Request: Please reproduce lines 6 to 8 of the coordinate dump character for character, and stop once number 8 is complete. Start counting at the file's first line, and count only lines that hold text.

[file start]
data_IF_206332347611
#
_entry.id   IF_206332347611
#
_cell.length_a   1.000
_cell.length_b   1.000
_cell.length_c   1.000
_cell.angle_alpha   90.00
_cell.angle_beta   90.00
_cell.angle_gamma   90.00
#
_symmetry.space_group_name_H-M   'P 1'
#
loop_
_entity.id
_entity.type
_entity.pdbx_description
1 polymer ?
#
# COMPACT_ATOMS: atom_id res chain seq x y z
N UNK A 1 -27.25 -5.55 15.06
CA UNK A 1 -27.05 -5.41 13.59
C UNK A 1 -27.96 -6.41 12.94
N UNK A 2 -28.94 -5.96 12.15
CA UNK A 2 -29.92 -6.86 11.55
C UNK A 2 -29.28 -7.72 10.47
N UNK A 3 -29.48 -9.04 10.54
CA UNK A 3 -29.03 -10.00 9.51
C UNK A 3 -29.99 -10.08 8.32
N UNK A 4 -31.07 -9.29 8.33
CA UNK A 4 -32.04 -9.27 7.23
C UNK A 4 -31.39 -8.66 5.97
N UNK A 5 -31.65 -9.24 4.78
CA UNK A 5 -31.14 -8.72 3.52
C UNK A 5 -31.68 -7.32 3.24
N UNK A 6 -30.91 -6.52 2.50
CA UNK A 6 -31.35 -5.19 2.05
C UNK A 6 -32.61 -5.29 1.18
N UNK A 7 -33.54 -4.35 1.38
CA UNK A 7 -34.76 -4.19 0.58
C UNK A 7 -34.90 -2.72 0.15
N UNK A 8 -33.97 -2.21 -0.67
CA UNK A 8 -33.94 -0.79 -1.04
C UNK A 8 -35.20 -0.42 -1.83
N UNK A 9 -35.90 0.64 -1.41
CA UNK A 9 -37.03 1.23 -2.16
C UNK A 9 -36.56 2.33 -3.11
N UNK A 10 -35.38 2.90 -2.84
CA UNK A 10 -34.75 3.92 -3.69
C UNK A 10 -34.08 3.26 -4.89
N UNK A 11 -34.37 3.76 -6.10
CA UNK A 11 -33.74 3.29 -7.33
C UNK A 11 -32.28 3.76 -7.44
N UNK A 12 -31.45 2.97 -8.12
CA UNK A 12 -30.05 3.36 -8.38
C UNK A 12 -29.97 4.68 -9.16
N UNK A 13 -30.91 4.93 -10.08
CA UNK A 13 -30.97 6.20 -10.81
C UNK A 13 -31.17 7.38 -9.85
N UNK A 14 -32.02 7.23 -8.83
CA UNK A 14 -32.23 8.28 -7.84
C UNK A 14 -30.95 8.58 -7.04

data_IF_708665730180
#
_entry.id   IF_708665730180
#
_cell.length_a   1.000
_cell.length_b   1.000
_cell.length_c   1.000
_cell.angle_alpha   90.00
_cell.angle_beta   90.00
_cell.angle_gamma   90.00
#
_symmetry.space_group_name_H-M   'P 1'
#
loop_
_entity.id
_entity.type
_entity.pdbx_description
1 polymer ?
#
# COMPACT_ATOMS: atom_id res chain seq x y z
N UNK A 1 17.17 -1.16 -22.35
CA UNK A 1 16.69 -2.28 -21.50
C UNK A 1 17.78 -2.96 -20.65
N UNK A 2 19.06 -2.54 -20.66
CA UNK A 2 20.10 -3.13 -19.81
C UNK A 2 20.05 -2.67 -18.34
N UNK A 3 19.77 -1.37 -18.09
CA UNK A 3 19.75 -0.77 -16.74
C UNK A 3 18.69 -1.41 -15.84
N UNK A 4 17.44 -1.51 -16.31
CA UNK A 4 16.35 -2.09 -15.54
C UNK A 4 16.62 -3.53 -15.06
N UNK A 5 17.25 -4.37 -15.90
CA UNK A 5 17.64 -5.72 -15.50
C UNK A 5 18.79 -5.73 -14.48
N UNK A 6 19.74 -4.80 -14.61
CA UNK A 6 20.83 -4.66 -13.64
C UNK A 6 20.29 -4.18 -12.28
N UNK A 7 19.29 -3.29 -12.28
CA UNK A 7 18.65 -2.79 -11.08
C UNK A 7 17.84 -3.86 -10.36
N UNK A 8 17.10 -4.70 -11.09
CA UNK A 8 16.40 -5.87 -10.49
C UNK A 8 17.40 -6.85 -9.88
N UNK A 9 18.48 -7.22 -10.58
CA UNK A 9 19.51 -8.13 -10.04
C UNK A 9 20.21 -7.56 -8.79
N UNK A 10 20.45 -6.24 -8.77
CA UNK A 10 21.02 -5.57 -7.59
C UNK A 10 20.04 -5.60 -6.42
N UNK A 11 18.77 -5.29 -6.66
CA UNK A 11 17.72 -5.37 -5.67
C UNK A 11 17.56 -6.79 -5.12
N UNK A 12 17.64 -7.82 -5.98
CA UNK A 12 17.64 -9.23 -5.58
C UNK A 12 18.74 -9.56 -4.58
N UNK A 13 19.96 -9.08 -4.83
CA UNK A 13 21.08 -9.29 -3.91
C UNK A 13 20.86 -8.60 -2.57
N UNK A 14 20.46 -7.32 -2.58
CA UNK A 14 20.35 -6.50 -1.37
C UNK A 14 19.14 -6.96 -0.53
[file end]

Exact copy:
_cell.length_b   1.000
_cell.length_c   1.000
_cell.angle_alpha   90.00